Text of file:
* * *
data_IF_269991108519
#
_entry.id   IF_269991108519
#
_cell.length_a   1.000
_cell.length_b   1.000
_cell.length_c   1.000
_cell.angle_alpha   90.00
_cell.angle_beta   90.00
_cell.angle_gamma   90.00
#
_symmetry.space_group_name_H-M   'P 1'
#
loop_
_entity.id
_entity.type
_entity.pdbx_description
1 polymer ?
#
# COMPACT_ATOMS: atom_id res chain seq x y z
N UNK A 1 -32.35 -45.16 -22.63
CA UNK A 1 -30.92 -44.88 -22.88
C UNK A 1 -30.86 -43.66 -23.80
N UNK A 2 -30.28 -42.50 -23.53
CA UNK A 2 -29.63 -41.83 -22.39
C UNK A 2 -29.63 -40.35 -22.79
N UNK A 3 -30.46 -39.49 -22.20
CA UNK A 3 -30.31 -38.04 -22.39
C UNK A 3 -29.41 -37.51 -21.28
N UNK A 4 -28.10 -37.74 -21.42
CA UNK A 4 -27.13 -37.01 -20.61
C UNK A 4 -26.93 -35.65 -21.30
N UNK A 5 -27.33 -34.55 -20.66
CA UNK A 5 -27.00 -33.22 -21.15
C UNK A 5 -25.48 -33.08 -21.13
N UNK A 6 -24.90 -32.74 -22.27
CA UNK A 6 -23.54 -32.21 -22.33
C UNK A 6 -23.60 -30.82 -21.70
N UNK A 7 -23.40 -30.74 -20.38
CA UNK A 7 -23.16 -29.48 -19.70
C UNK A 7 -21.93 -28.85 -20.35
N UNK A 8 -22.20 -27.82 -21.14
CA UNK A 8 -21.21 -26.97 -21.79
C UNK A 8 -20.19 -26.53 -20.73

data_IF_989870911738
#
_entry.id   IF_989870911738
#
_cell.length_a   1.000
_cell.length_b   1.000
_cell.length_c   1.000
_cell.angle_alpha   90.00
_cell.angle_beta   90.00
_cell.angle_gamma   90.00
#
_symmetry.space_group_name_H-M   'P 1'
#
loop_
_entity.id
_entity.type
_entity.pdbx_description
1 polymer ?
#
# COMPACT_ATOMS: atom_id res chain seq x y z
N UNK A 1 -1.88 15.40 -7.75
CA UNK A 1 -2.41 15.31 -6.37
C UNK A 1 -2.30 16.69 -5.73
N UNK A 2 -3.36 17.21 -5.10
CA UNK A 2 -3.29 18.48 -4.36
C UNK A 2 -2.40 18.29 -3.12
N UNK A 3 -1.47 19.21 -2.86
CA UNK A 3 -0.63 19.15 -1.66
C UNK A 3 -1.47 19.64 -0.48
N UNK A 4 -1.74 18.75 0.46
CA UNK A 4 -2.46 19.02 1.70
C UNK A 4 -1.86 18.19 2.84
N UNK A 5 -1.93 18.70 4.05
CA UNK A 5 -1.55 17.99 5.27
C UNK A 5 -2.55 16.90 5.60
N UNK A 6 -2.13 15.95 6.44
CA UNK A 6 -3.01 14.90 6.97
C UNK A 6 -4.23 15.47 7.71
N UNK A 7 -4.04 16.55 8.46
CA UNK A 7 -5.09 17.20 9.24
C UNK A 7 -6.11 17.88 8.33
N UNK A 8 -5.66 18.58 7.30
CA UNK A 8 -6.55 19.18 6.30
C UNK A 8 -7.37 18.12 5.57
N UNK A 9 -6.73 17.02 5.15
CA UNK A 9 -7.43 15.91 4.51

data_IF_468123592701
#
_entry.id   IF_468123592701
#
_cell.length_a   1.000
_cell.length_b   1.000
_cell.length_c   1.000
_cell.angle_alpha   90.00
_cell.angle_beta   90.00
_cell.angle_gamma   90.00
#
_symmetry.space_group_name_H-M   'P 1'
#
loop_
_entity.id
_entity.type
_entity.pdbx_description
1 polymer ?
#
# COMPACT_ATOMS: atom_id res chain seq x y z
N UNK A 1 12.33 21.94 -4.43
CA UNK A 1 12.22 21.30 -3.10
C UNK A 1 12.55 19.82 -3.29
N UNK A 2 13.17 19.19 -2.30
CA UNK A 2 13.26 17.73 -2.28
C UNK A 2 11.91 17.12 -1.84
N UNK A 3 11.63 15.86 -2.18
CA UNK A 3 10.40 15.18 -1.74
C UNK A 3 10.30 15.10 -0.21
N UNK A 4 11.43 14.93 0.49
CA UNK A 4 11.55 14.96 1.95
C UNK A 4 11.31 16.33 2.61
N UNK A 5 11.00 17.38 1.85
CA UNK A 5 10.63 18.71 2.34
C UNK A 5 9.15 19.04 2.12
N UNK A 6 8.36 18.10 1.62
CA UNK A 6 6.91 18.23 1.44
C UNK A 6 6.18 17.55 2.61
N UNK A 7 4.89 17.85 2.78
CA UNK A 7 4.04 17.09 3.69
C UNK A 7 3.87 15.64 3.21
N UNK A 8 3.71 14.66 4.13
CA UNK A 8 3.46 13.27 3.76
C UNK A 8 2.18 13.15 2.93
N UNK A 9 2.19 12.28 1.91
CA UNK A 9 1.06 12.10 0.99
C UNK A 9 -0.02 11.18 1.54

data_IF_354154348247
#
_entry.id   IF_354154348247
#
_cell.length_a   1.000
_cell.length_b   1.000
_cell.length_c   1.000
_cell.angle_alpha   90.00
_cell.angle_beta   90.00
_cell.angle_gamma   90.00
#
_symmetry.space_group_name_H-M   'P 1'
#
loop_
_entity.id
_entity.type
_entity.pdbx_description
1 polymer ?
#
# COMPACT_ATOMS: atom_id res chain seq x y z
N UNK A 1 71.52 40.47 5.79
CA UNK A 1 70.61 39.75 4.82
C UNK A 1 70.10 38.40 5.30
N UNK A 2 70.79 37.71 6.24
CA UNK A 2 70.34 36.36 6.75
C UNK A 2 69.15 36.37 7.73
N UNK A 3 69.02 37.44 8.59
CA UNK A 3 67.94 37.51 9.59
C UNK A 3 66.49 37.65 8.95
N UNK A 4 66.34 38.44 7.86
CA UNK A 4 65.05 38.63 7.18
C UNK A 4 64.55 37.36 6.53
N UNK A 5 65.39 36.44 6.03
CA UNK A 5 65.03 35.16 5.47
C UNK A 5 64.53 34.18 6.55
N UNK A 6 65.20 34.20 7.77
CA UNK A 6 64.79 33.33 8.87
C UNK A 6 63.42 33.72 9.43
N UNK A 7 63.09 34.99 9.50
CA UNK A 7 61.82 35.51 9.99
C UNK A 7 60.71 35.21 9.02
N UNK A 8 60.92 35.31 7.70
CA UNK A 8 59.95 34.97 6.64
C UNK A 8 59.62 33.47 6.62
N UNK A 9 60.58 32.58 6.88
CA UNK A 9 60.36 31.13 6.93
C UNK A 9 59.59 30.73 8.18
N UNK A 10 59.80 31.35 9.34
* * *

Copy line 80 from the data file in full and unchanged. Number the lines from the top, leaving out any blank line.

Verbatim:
N UNK A 6 -2.13 15.95 6.44